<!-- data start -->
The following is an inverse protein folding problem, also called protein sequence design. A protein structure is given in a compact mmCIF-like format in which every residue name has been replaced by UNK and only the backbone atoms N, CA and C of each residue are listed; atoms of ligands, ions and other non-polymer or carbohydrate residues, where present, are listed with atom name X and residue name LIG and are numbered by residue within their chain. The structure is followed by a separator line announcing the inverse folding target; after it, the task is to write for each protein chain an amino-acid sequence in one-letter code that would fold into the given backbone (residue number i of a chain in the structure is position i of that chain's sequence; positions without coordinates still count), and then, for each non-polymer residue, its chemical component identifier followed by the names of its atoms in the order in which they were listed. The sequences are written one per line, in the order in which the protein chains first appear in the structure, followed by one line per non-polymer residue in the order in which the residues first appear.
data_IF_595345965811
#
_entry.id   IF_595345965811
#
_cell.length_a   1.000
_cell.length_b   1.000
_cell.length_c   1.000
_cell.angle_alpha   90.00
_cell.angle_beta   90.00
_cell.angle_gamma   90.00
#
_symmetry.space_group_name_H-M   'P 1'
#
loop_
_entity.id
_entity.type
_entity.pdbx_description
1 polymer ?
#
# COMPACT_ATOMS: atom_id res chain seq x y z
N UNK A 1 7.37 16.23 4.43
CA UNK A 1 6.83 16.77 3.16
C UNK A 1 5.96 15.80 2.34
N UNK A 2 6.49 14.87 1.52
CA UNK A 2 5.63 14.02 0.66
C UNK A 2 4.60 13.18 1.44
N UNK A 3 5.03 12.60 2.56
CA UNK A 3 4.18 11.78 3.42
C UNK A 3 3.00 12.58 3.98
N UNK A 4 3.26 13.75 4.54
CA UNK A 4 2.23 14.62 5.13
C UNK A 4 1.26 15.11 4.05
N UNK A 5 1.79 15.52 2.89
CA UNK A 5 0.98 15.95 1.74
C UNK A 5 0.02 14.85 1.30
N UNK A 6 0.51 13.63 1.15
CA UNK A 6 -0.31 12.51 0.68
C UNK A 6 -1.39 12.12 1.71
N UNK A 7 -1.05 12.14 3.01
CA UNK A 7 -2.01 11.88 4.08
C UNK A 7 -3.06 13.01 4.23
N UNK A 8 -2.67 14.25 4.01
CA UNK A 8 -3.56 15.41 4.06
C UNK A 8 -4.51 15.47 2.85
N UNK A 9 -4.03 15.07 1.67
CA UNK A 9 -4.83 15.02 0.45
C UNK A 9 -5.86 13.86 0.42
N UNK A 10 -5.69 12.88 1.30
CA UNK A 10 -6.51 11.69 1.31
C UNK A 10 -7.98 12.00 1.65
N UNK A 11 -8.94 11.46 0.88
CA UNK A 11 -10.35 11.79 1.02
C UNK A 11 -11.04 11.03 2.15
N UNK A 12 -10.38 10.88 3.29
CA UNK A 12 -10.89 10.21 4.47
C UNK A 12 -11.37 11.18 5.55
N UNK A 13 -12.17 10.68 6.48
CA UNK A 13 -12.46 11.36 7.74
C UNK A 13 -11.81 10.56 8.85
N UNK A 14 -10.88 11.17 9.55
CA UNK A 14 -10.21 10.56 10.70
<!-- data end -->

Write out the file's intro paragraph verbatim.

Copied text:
The following is an inverse protein folding problem, also called protein sequence design. A protein structure is given in a compact mmCIF-like format in which every residue name has been replaced by UNK and only the backbone atoms N, CA and C of each residue are listed; atoms of ligands, ions and other non-polymer or carbohydrate residues, where present, are listed with atom name X and residue name LIG and are numbered by residue within their chain. The structure is followed by a separator line announcing the inverse folding target; after it, the task is to write for each protein chain an amino-acid sequence in one-letter code that would fold into the given backbone (residue number i of a chain in the structure is position i of that chain's sequence; positions without coordinates still count), and then, for each non-polymer residue, its chemical component identifier followed by the names of its atoms in the order in which they were listed. The sequences are written one per line, in the order in which the protein chains first appear in the structure, followed by one line per non-polymer residue in the order in which the residues first appear.